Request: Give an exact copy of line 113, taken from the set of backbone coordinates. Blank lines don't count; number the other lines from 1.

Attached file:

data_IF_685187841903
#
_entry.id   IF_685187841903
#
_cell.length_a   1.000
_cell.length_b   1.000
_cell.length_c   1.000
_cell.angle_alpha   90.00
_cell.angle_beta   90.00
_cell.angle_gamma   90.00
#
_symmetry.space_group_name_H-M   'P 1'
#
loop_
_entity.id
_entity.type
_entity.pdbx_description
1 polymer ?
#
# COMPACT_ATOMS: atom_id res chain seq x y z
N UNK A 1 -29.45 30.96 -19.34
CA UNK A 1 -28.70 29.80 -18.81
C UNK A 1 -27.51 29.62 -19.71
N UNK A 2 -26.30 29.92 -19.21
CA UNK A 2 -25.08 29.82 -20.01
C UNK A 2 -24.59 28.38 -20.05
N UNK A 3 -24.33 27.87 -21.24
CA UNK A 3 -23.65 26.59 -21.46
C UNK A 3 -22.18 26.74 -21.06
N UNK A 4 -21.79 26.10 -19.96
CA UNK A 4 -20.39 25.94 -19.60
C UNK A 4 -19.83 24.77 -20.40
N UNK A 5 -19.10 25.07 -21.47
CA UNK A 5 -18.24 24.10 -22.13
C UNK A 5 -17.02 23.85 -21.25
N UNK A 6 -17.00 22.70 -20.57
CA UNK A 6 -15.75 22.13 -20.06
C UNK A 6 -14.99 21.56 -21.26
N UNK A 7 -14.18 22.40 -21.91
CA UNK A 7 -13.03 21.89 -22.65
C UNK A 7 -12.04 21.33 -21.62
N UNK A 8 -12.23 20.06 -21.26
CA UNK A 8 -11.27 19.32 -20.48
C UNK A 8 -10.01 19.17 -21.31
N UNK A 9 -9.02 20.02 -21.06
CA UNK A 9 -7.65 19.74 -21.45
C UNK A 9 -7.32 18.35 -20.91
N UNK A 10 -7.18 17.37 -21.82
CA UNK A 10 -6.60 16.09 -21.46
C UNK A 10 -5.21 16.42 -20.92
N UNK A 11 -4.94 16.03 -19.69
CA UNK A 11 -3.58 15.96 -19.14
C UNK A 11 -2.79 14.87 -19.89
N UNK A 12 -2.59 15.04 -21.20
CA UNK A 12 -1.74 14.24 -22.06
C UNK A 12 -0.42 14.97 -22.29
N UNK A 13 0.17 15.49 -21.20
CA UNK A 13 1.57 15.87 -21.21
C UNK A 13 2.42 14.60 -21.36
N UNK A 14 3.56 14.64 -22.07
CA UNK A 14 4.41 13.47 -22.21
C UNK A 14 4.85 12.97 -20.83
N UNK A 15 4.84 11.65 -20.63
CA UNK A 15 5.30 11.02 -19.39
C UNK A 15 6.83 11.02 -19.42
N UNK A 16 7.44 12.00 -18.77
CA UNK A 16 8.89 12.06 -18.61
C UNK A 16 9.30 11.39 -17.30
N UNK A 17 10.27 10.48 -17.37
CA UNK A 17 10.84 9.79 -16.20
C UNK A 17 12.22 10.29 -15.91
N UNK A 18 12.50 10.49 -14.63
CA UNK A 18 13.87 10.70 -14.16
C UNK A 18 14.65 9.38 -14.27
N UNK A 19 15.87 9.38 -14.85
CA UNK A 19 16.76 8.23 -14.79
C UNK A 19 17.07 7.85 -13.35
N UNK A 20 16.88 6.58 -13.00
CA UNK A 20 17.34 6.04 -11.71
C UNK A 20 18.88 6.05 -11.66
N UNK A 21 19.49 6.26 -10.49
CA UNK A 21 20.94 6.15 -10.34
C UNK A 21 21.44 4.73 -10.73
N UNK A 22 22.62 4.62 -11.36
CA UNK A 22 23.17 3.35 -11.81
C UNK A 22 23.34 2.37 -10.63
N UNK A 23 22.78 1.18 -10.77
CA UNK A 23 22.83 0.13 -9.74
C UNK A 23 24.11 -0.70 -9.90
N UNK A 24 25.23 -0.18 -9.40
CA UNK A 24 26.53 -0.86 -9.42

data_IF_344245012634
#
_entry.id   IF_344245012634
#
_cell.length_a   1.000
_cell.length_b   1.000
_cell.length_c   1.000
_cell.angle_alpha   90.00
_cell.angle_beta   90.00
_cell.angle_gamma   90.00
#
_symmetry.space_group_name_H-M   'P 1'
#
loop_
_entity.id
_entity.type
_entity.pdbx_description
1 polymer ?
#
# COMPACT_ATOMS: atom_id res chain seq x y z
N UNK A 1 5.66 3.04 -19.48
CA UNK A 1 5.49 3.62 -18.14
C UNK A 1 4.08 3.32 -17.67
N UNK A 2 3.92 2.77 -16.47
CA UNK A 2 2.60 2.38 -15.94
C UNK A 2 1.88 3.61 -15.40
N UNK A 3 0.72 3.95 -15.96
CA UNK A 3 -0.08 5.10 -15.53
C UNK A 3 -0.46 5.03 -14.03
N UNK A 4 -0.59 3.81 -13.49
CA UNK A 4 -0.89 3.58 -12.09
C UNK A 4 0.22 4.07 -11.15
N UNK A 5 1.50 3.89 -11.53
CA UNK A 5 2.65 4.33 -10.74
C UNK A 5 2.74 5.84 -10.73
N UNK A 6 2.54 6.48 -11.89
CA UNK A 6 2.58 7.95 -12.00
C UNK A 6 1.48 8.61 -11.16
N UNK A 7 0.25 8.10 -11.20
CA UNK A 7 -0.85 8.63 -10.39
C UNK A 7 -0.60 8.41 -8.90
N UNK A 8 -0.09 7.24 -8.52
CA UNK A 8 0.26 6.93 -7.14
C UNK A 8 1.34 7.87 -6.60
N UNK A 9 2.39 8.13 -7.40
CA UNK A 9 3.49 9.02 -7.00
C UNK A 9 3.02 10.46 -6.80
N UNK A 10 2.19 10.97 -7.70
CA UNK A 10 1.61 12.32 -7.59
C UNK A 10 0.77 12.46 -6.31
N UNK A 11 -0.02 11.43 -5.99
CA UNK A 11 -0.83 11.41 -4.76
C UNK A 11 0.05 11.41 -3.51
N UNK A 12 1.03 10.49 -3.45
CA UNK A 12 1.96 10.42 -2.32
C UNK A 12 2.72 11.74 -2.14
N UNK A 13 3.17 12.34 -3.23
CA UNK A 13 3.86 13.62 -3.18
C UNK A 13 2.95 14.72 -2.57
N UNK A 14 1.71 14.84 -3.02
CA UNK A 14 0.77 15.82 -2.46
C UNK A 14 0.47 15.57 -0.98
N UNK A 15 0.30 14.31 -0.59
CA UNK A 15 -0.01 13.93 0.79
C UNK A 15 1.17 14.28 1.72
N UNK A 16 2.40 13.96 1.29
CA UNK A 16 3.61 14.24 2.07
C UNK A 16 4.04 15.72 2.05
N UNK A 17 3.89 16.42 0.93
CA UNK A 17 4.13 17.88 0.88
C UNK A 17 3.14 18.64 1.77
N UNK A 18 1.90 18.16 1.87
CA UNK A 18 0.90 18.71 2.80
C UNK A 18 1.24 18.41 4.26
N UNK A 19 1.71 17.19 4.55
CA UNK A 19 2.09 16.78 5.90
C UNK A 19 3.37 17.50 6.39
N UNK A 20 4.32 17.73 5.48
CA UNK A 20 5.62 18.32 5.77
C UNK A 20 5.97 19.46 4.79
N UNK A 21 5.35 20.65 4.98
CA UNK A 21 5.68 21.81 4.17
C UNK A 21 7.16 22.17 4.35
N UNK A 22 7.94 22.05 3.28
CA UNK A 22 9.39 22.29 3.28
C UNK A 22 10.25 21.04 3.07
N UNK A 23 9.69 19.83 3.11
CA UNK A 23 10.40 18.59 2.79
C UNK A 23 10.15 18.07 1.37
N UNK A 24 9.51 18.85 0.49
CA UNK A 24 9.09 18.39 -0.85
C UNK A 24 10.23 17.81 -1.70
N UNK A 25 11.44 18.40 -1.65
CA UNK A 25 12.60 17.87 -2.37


CA UNK A 1 5.49 3.62 -18.14